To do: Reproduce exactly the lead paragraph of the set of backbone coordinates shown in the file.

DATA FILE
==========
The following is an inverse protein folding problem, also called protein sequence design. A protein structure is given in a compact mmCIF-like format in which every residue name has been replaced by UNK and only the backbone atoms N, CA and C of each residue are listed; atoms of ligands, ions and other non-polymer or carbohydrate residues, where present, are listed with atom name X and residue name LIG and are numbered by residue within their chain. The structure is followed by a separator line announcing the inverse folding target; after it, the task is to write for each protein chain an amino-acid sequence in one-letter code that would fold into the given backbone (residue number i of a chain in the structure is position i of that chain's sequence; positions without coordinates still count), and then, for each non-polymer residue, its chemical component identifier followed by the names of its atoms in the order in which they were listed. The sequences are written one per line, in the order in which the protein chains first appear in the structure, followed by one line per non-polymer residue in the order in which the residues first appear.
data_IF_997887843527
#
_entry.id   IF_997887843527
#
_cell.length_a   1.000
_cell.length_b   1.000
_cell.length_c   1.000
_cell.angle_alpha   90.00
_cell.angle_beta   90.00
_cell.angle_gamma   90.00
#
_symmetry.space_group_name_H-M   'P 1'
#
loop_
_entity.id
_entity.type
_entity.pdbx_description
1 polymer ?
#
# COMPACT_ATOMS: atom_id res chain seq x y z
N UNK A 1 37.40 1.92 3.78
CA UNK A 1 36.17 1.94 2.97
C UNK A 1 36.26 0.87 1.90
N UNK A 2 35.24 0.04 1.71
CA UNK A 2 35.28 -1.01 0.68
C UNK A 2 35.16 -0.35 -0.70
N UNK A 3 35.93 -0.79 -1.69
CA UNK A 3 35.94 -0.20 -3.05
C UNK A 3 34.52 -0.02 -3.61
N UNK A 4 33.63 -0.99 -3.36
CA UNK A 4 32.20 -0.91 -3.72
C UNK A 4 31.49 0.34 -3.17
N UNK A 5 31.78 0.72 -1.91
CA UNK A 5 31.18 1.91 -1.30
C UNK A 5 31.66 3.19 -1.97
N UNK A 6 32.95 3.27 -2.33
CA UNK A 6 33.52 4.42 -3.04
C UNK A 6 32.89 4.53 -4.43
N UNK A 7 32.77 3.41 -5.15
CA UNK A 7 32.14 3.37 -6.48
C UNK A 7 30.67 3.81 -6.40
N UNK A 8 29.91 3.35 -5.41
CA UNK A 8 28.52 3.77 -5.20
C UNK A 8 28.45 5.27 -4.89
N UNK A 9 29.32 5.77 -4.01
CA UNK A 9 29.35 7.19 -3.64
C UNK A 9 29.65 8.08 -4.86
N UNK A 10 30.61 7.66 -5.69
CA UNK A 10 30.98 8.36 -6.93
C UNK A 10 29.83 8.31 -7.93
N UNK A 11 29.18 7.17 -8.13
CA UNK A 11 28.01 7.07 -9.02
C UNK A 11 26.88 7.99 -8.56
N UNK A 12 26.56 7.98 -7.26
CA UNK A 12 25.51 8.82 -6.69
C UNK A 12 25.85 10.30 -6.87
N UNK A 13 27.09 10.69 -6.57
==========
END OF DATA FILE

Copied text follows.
The following is an inverse protein folding problem, also called protein sequence design. A protein structure is given in a compact mmCIF-like format in which every residue name has been replaced by UNK and only the backbone atoms N, CA and C of each residue are listed; atoms of ligands, ions and other non-polymer or carbohydrate residues, where present, are listed with atom name X and residue name LIG and are numbered by residue within their chain. The structure is followed by a separator line announcing the inverse folding target; after it, the task is to write for each protein chain an amino-acid sequence in one-letter code that would fold into the given backbone (residue number i of a chain in the structure is position i of that chain's sequence; positions without coordinates still count), and then, for each non-polymer residue, its chemical component identifier followed by the names of its atoms in the order in which they were listed. The sequences are written one per line, in the order in which the protein chains first appear in the structure, followed by one line per non-polymer residue in the order in which the residues first appear.